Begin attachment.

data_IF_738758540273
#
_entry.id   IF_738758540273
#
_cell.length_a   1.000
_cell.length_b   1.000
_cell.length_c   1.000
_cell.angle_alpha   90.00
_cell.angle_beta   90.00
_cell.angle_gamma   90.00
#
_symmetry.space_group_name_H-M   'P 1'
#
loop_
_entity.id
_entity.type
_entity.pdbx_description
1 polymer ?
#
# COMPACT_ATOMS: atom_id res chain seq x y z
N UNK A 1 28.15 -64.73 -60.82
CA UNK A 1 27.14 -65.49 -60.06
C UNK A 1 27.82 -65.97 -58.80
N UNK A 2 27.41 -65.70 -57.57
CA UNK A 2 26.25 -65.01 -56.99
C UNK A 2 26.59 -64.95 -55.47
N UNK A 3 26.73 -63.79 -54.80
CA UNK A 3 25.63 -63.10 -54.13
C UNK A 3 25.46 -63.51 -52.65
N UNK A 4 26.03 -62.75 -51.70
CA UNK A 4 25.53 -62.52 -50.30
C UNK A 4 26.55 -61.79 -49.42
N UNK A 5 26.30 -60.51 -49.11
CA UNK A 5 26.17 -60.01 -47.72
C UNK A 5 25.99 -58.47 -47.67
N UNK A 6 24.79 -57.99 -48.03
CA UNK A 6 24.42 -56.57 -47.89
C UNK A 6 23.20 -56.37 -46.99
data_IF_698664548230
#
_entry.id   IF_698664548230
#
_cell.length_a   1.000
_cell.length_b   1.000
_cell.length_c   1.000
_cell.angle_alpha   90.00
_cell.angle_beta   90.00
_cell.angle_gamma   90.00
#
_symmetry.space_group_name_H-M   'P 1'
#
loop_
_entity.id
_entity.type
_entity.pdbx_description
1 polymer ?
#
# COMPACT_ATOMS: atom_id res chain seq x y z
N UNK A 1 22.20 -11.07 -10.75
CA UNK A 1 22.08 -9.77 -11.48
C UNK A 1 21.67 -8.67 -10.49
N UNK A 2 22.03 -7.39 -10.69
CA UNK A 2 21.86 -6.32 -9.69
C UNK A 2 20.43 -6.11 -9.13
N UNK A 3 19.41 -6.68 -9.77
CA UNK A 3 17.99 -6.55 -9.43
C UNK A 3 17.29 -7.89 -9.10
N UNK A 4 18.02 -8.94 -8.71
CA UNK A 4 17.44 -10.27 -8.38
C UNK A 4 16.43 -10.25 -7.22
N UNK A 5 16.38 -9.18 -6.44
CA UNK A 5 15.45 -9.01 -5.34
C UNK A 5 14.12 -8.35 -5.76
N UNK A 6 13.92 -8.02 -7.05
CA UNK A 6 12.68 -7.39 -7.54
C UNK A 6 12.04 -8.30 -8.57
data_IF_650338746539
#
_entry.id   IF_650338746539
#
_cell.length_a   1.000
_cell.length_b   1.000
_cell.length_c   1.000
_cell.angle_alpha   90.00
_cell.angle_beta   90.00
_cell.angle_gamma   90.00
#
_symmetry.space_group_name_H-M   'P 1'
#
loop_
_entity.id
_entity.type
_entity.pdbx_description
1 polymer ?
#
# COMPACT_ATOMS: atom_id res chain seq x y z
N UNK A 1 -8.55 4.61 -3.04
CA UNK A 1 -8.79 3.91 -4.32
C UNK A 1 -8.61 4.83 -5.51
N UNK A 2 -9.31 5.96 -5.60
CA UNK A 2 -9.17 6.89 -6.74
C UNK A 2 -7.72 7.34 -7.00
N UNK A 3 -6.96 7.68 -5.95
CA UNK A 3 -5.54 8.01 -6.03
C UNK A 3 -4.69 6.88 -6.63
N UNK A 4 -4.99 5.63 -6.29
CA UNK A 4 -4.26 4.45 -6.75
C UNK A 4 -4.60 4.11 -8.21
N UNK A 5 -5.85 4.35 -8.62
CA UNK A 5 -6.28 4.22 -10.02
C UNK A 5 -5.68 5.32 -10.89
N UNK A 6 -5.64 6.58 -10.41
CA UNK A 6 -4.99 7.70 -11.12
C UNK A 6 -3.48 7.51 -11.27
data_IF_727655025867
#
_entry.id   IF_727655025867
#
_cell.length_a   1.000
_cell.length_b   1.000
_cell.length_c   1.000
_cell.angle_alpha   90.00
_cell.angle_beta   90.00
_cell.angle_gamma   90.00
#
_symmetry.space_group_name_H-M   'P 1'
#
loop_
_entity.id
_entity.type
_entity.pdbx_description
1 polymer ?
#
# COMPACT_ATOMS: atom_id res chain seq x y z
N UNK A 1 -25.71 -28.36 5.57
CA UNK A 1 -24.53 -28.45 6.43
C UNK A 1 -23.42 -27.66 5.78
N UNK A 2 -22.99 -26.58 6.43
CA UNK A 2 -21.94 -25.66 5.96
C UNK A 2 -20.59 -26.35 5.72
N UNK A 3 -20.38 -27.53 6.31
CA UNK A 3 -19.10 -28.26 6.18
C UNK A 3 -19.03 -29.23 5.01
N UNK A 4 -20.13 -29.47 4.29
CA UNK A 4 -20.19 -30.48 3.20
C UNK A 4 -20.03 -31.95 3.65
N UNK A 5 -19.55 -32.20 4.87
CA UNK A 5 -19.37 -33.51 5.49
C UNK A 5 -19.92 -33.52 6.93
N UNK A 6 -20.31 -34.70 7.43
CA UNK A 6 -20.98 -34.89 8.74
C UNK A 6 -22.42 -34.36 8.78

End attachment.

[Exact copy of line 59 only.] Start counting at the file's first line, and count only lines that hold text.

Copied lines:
N UNK A 1 22.20 -11.07 -10.75